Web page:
UK Politics

Citizen Service 'hopes for 10,000 participants'

David Cameron and teenagers on a team-building course (April 2010)
Image caption David Cameron met teenagers on a team-building course during the 2010 election campaign

Up to 10,000 teenagers in England will take part in the National Citizen Service this summer, the government has said.

Sixteen-year-olds will complete a two-week residential course before working on a project in their communities.

The idea is a key part of David Cameron's Big Society agenda and the PM has said it will help tackle the "tragic waste of potential" in the UK.

But critics have suggested the scheme is a cover for cuts in youth services.

Twelve organisations - including The Prince's Trust and The National Young Volunteers' Service - have been chosen to run this year's citizen service pilot projects.

The government says it is aiming for 10,000 participants this summer. It says there are still some places available, but has not said how many.

Helping the elderly

All of the organisations will stick to a similar structure regardless of where in England they are operating.

Participants - who will have recently completed their GCSEs - will spend two weeks away from home taking part in team-building activities and challenges like mountaineering, canoeing and abseiling.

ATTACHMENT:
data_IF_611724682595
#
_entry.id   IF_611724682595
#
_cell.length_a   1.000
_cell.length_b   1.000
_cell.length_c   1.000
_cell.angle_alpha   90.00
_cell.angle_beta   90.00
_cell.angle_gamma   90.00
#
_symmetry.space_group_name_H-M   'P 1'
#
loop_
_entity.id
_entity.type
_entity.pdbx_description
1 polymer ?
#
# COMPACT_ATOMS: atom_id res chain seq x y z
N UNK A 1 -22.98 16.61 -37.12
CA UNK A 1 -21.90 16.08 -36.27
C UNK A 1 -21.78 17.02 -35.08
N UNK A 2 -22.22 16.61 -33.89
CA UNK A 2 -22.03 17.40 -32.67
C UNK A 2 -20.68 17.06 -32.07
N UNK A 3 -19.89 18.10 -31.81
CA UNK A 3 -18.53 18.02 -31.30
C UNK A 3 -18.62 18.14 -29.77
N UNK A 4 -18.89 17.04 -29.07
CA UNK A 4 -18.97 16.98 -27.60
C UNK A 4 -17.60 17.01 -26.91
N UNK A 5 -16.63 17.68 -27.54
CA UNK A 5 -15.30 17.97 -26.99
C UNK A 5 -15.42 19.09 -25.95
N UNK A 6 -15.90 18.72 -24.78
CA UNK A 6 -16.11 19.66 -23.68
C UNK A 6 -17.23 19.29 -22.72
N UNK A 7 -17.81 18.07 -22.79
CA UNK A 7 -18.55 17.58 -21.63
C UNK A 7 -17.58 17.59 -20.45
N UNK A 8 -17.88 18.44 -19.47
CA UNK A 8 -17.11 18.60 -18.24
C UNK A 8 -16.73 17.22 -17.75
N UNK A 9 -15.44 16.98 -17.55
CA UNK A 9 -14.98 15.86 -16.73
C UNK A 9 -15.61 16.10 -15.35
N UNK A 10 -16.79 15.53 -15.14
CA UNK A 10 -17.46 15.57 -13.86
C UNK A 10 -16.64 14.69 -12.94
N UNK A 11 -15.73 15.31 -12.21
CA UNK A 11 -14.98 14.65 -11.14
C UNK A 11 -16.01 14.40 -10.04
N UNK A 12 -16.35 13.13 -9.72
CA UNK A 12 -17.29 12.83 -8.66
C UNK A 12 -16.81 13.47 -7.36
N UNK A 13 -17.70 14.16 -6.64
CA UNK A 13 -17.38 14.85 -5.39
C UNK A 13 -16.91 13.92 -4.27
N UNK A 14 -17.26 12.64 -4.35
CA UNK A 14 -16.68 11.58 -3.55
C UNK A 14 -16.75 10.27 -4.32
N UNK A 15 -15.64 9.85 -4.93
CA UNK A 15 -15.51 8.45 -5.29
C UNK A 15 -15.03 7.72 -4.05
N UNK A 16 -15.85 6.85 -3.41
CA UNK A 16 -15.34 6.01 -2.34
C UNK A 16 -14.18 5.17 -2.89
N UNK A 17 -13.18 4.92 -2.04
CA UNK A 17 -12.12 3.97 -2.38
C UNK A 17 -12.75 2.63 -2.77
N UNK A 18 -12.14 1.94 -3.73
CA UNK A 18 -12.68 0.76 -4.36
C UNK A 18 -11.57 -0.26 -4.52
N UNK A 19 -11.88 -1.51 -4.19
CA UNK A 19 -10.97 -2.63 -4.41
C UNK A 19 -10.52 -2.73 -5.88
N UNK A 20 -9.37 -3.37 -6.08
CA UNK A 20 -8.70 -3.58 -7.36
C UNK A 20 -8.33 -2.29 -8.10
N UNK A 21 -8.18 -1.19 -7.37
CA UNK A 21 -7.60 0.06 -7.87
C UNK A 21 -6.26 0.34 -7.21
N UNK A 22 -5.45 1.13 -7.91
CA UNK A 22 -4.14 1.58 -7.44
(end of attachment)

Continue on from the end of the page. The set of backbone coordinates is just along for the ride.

On their return they will spend another week devising a community project in consultation with people living in their area.

After that, the teenagers must put in at least 30 hours over the course of the next three to four weeks to deliver those projects.

A spokeswoman for the Cabinet Office, which is overseeing the scheme, said the choice of project would be up to the young people themselves, but it could, for example, involve working with the elderly or improving an aspect of their local environment.

She said the idea was to bring together teenagers from a range of backgrounds and inspire a new generation of more engaged and active citizens.

But a number of unions, including Unite and Unison, say the scheme is being used to distract attention from cuts in funding being made to youth services.

Dr Andrew Mycock, a senior lecturer in politics at the University of Huddersfield, agreed, telling the BBC News website: "I'm still uncertain about what the actual purpose of this is."

"They are cutting budgets for schemes that are proven to work and directing money to one that's wholly unproven.

"I think the idea behind this strongly links to Cameron's own background. He was in the air cadets at Eton and he thinks, 'It did me some good, so it'll be good for everyone else,' but there's a flawed logic in that.

"A lot of the communities he's talking about accessing are deprived and socially excluded. The idea of helping them is laudable, but it's not going to be possible to turn around a lifetime of poverty with a six-week programme - it needs a much more long-term approach."

The cost of taking part in the citizen service varies from scheme to scheme. Some projects are free, while others are charging up to £95, although there will be some means-testing.

Nevertheless, Dr Mycock said any fee would put off some potential applicants.

The government says it hopes to expand the citizen service next year to include up to 30,000 young people.

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